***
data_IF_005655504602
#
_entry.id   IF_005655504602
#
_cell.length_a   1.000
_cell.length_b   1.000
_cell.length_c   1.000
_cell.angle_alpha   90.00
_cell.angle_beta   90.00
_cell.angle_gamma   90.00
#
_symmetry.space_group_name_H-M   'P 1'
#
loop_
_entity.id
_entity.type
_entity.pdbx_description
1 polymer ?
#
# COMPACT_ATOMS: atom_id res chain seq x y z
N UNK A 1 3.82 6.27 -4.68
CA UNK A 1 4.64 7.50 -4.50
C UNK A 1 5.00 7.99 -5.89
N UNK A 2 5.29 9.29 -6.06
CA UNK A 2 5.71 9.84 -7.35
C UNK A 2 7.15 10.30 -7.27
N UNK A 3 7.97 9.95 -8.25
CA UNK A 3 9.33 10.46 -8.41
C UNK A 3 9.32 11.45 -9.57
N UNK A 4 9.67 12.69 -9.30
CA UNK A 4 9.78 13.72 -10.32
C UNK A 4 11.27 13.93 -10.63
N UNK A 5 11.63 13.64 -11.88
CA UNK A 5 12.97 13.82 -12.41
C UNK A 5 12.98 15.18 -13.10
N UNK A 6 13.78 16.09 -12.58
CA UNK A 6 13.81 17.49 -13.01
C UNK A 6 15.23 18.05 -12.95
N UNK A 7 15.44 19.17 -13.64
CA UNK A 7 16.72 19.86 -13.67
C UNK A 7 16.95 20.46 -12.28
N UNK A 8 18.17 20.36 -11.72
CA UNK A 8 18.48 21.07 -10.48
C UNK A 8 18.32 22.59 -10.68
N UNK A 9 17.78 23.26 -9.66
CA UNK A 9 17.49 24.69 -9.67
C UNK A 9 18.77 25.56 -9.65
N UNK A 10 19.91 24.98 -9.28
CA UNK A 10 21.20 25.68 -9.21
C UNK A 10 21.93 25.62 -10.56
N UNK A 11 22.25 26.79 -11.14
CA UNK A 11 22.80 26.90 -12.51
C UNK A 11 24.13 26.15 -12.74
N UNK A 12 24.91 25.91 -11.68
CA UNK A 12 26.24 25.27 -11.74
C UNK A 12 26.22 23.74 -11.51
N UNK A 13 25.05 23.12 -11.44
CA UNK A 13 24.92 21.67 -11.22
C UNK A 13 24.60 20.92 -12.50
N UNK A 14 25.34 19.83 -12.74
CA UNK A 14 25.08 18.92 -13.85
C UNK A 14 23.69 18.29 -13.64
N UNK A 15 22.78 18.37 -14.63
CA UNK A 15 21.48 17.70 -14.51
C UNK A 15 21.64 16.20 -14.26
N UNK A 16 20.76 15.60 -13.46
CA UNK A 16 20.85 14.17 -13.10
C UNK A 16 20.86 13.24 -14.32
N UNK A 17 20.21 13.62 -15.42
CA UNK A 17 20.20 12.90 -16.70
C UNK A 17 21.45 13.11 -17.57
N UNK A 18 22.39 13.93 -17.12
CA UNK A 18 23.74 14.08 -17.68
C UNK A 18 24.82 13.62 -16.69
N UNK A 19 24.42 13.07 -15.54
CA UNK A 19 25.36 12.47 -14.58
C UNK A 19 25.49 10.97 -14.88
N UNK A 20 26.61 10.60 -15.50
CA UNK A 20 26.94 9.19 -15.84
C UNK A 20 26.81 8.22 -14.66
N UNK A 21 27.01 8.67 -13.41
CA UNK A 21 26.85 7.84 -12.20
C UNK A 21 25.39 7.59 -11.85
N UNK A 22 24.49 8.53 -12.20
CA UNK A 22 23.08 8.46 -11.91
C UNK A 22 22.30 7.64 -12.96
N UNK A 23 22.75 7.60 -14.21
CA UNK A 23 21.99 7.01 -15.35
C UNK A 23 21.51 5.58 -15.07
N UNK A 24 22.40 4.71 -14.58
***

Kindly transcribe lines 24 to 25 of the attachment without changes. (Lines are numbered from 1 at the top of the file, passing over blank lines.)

N UNK A 2 5.29 9.29 -6.06
CA UNK A 2 5.71 9.84 -7.35